There are two key reasons why Engineers sometimes break from their code of ethics. The first explanation is that they are overconfident in their job, which in turn leads them to ignore something that may be wrong with it. They can overlook small mistakes or remain adamant about their beliefs because they think highly of their education level. In engineering, however, these little errors can be the very thing that triggers a catastrophe (e.g. the Challenger and O-rings). Another explanation why engineers are overwhelmed is because they are nervous. They are excited about their job and want to see it in the world in motion, so before it’s ready, they send it out. It is sometimes not even their fault, but the fault of their figures of authority (i.e. boss or managers). Their figures of authority may be impatient and provide them with a short deadline to work on the project. Impatience does not make space for iterations of the processes involved in a product or project’s design, testing, and implementation. Iterations are also needed to increase confidence that the product is going to work and, more importantly, that it is going to work safely.

It is also recommended that engineers review their work at least twice and have others check their work, regardless of how little time they have left or how excited they are about submitting the proposal. They can either handle their time better and make space for more revisions or ask their manager for an extension if they realize they have a short deadline. Engineers should also attempt to be open to other opinions and accept that they may be incorrect.

Applications in Tech Ethics

Academic honesty is the biggest engineering ethics concern that college students face. By copying someone’s work, deliberate cheating, plagiarism, and/or self-plagiarism, intellectual honesty may demonstrate itself in the form of cheating.

However, even though it clashes with personal ethics, professional ethics is something that can be taught, such as a situation where you are personally okay with building a product that can hurt the environment but save lives. You will learn professional ethics and understand that it is not okay to do anything detrimental to the environment. Codes of ethics may also help you see the larger picture. These codes, for example, will help you re-evaluate your ethics in the previous situation and understand that anything that is detrimental to the world would actually be harmful to the people around you and yourself.

Thus, in universities around the globe, there are many ethics courses. Some colleges also require engineers to attend ethics courses. For instance, a model called the Air Model (AIR)SM was created by Cohen et al. (2005) to help students reflect and build their personal code of ethics. AIR stands for Knowledge (of ethical problems), Study (of those problems), and Response (to those issues).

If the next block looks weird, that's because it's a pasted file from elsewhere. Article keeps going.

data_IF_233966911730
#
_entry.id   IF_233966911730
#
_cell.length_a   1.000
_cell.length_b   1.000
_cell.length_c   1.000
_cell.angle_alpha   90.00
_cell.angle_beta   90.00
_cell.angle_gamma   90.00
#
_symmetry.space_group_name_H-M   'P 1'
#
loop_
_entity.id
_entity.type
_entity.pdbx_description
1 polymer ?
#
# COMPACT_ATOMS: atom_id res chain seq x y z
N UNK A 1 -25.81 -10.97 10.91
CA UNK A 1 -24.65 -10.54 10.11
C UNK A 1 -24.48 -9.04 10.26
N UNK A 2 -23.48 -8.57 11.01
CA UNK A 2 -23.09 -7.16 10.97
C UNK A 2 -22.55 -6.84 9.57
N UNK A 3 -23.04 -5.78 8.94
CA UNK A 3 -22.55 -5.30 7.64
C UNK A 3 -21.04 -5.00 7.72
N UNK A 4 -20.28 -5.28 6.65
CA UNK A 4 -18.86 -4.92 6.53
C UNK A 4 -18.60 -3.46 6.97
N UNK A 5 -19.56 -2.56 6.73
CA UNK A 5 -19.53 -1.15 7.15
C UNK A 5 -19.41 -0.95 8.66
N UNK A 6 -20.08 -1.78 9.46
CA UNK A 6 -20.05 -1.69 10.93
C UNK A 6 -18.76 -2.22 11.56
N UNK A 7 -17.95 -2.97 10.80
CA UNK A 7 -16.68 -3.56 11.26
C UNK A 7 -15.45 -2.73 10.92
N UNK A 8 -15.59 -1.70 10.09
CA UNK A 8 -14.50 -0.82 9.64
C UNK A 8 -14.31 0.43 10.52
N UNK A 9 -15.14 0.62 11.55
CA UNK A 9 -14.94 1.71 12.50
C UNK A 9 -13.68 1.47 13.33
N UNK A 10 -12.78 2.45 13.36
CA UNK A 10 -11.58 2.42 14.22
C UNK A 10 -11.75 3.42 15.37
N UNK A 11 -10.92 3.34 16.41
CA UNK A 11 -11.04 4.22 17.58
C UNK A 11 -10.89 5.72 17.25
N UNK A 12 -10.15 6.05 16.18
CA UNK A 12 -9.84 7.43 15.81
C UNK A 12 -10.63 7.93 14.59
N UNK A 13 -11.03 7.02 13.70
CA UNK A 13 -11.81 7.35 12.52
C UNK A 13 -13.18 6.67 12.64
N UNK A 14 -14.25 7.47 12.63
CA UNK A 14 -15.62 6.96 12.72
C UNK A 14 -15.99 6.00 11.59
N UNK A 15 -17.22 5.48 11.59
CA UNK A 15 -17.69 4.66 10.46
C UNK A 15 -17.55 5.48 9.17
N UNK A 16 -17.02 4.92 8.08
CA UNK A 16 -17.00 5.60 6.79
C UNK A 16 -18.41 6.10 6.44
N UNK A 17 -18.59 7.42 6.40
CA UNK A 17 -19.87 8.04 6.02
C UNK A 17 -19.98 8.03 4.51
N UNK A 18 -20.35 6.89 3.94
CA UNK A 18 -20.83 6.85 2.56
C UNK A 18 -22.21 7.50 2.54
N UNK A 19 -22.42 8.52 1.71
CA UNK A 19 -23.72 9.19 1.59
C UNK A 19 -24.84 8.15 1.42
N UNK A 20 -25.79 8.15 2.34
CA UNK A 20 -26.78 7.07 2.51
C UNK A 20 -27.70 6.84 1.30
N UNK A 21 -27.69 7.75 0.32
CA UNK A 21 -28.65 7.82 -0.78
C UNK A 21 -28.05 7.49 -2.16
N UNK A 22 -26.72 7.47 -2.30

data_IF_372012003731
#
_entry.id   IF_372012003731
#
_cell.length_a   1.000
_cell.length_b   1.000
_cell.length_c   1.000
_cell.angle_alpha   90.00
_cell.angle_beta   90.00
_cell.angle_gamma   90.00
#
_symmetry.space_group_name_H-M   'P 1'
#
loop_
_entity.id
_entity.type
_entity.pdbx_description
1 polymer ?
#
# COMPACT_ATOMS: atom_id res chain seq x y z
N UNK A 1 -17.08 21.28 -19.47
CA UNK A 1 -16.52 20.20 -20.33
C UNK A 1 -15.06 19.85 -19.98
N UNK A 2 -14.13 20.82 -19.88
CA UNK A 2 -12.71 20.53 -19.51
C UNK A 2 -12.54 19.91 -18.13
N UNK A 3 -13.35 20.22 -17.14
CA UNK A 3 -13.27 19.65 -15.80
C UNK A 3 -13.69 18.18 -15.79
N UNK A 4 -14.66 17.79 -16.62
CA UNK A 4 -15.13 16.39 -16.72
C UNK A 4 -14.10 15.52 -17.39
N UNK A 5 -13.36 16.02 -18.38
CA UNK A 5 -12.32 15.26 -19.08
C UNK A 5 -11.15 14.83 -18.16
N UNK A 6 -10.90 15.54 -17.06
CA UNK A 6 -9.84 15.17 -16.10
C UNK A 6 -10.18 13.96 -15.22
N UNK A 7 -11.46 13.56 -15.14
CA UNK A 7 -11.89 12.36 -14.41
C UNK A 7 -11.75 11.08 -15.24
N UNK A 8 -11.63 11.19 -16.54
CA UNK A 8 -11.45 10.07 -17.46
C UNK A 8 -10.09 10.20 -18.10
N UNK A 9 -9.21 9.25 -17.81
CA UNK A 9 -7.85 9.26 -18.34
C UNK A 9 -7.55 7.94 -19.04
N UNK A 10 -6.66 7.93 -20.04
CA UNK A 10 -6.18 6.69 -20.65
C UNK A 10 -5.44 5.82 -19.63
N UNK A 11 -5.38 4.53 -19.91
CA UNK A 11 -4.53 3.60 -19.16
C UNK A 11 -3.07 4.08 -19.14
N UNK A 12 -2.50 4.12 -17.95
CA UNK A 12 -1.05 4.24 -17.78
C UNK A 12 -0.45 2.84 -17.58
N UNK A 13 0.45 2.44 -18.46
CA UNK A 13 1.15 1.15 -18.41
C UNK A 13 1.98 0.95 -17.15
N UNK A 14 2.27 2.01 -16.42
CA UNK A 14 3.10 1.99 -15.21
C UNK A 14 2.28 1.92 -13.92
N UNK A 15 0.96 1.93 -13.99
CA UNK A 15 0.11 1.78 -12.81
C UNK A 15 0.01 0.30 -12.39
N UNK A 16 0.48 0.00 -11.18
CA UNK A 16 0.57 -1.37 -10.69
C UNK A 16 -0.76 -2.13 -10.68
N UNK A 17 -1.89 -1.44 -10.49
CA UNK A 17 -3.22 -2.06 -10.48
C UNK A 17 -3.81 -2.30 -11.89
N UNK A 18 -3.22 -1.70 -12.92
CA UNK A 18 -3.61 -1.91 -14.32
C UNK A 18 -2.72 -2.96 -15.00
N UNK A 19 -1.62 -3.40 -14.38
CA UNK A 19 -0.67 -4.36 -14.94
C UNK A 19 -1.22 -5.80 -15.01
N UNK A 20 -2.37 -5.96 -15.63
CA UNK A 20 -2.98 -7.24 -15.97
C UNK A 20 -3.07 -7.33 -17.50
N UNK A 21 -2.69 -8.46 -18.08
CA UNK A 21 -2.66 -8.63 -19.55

Ethics of Engineering in the professional world

In the professional world, in many situations, ethical engineering issues occur. Each of these involves the case of a professional using the work of someone else published in the wider publishing industry. Another is the case of a professional using the work of someone else who has not yet been published and stealing their definition. There is also a strong sense of the importance of life for engineers who have good engineering ethics. They don’t hesitate to admit that they’ve made a mistake because they know that it can have devastating consequences for them not to own up to their mistakes. This might even cost a human life.

Ethics of Engineering at Work

It is not only for individual engineers to be mindful of engineering ethics but also for businesses. Companies need to be mindful of their corporate social responsibilities and responsibility for the environment. Corporate Social Responsibility is the obligation of a corporation to give back to the society that they profit from and to function ethically so that they can support both themselves and their community. Environmental Responsibility is the effort of an organization to leave the environment (where its resources are taken from) the same, if not better, as it is found.

Project Engineering Senior Concept related to Ethics

Thus, we are making the transition from an academic setting to a professional environment as seniors in college. The further we are in our career path, particularly engineering ethics, the more important ethics is. Thus, the earlier we begin to better describe our ethics, starting with our final college project and the first design project of our lives: our Senior Design Project.

Leave a Reply

Your email address will not be published. Required fields are marked *